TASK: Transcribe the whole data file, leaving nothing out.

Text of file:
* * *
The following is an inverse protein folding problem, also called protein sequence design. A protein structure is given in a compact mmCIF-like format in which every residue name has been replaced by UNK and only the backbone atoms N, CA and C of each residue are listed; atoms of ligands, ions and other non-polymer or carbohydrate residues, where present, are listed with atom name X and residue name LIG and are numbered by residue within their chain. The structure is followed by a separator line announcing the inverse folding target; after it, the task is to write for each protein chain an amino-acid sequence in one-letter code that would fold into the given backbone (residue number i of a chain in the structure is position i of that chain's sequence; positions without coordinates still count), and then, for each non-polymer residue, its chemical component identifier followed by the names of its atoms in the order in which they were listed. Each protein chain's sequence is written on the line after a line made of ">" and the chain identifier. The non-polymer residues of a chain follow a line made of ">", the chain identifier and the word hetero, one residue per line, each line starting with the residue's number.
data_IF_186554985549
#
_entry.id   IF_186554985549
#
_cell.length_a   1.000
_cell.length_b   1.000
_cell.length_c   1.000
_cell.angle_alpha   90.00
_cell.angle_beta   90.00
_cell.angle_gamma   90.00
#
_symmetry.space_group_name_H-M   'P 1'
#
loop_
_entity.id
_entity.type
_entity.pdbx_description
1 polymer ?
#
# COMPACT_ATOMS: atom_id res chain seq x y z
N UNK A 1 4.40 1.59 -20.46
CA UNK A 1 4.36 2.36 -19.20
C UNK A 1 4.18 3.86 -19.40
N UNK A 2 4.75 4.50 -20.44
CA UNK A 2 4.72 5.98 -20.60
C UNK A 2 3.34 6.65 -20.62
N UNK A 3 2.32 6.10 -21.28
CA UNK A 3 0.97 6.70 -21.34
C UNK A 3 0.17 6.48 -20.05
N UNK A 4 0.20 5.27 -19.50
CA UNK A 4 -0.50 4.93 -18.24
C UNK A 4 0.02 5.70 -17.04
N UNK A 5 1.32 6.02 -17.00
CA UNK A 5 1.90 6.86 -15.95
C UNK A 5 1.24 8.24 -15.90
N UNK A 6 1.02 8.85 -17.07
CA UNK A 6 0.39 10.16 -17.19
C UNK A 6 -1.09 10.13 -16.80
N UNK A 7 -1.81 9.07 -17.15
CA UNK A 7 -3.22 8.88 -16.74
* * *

The following is an inverse protein folding problem, also called protein sequence design. A protein structure is given in a compact mmCIF-like format in which every residue name has been replaced by UNK and only the backbone atoms N, CA and C of each residue are listed; atoms of ligands, ions and other non-polymer or carbohydrate residues, where present, are listed with atom name X and residue name LIG and are numbered by residue within their chain. The structure is followed by a separator line announcing the inverse folding target; after it, the task is to write for each protein chain an amino-acid sequence in one-letter code that would fold into the given backbone (residue number i of a chain in the structure is position i of that chain's sequence; positions without coordinates still count), and then, for each non-polymer residue, its chemical component identifier followed by the names of its atoms in the order in which they were listed. Each protein chain's sequence is written on the line after a line made of ">" and the chain identifier. The non-polymer residues of a chain follow a line made of ">", the chain identifier and the word hetero, one residue per line, each line starting with the residue's number.
data_IF_186554985549
#
_entry.id   IF_186554985549
#
_cell.length_a   1.000
_cell.length_b   1.000
_cell.length_c   1.000
_cell.angle_alpha   90.00
_cell.angle_beta   90.00
_cell.angle_gamma   90.00
#
_symmetry.space_group_name_H-M   'P 1'
#
loop_
_entity.id
_entity.type
_entity.pdbx_description
1 polymer ?
#
# COMPACT_ATOMS: atom_id res chain seq x y z
N UNK A 1 4.40 1.59 -20.46
CA UNK A 1 4.36 2.36 -19.20
C UNK A 1 4.18 3.86 -19.40
N UNK A 2 4.75 4.50 -20.44
CA UNK A 2 4.72 5.98 -20.60
C UNK A 2 3.34 6.65 -20.62
N UNK A 3 2.32 6.10 -21.28
CA UNK A 3 0.97 6.70 -21.34
C UNK A 3 0.17 6.48 -20.05
N UNK A 4 0.20 5.27 -19.50
CA UNK A 4 -0.50 4.93 -18.24
C UNK A 4 0.02 5.70 -17.04
N UNK A 5 1.32 6.02 -17.00
CA UNK A 5 1.90 6.86 -15.95
C UNK A 5 1.24 8.24 -15.90
N UNK A 6 1.02 8.85 -17.07
CA UNK A 6 0.39 10.16 -17.19
C UNK A 6 -1.09 10.13 -16.80
N UNK A 7 -1.81 9.07 -17.15
CA UNK A 7 -3.22 8.88 -16.74